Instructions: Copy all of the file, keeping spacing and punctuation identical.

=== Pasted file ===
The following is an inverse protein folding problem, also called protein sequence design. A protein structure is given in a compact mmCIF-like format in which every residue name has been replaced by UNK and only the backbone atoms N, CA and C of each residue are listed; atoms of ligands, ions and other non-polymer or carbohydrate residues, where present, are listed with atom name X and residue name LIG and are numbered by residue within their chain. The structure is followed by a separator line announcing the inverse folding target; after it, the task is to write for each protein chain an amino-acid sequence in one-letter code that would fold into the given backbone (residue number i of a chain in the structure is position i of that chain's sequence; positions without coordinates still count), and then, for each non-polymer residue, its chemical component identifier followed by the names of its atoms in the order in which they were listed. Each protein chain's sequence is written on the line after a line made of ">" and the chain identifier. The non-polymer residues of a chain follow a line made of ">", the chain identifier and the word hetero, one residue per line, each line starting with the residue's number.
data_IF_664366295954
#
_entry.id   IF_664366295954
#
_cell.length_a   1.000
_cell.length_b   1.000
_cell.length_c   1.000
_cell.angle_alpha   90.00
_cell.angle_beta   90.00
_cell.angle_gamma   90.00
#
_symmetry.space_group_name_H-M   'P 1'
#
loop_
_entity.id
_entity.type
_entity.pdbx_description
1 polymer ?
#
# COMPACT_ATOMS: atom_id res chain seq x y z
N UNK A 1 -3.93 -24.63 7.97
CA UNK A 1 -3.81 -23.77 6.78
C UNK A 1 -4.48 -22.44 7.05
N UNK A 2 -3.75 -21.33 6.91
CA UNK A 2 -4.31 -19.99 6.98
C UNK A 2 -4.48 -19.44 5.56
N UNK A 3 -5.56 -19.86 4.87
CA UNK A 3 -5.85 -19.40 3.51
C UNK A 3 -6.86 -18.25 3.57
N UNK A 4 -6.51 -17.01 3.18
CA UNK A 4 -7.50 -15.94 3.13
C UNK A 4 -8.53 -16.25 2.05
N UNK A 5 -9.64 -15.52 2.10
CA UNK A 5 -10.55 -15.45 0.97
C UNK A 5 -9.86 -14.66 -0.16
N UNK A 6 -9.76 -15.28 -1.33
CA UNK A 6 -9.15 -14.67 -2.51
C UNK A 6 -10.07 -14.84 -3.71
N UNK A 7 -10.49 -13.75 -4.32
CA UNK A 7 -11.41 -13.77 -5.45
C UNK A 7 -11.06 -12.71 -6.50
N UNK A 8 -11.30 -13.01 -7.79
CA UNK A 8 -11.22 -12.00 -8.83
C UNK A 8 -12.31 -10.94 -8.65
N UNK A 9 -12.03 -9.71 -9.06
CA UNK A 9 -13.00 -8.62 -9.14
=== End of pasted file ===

The following is an inverse protein folding problem, also called protein sequence design. A protein structure is given in a compact mmCIF-like format in which every residue name has been replaced by UNK and only the backbone atoms N, CA and C of each residue are listed; atoms of ligands, ions and other non-polymer or carbohydrate residues, where present, are listed with atom name X and residue name LIG and are numbered by residue within their chain. The structure is followed by a separator line announcing the inverse folding target; after it, the task is to write for each protein chain an amino-acid sequence in one-letter code that would fold into the given backbone (residue number i of a chain in the structure is position i of that chain's sequence; positions without coordinates still count), and then, for each non-polymer residue, its chemical component identifier followed by the names of its atoms in the order in which they were listed. Each protein chain's sequence is written on the line after a line made of ">" and the chain identifier. The non-polymer residues of a chain follow a line made of ">", the chain identifier and the word hetero, one residue per line, each line starting with the residue's number.
data_IF_664366295954
#
_entry.id   IF_664366295954
#
_cell.length_a   1.000
_cell.length_b   1.000
_cell.length_c   1.000
_cell.angle_alpha   90.00
_cell.angle_beta   90.00
_cell.angle_gamma   90.00
#
_symmetry.space_group_name_H-M   'P 1'
#
loop_
_entity.id
_entity.type
_entity.pdbx_description
1 polymer ?
#
# COMPACT_ATOMS: atom_id res chain seq x y z
N UNK A 1 -3.93 -24.63 7.97
CA UNK A 1 -3.81 -23.77 6.78
C UNK A 1 -4.48 -22.44 7.05
N UNK A 2 -3.75 -21.33 6.91
CA UNK A 2 -4.31 -19.99 6.98
C UNK A 2 -4.48 -19.44 5.56
N UNK A 3 -5.56 -19.86 4.87
CA UNK A 3 -5.85 -19.40 3.51
C UNK A 3 -6.86 -18.25 3.57
N UNK A 4 -6.51 -17.01 3.18
CA UNK A 4 -7.50 -15.94 3.13
C UNK A 4 -8.53 -16.25 2.05
N UNK A 5 -9.64 -15.52 2.10
CA UNK A 5 -10.55 -15.45 0.97
C UNK A 5 -9.86 -14.66 -0.16
N UNK A 6 -9.76 -15.28 -1.33
CA UNK A 6 -9.15 -14.67 -2.51
C UNK A 6 -10.07 -14.84 -3.71
N UNK A 7 -10.49 -13.75 -4.32
CA UNK A 7 -11.41 -13.77 -5.45
C UNK A 7 -11.06 -12.71 -6.50
N UNK A 8 -11.30 -13.01 -7.79
CA UNK A 8 -11.22 -12.00 -8.83
C UNK A 8 -12.31 -10.94 -8.65
N UNK A 9 -12.03 -9.71 -9.06
CA UNK A 9 -13.00 -8.62 -9.14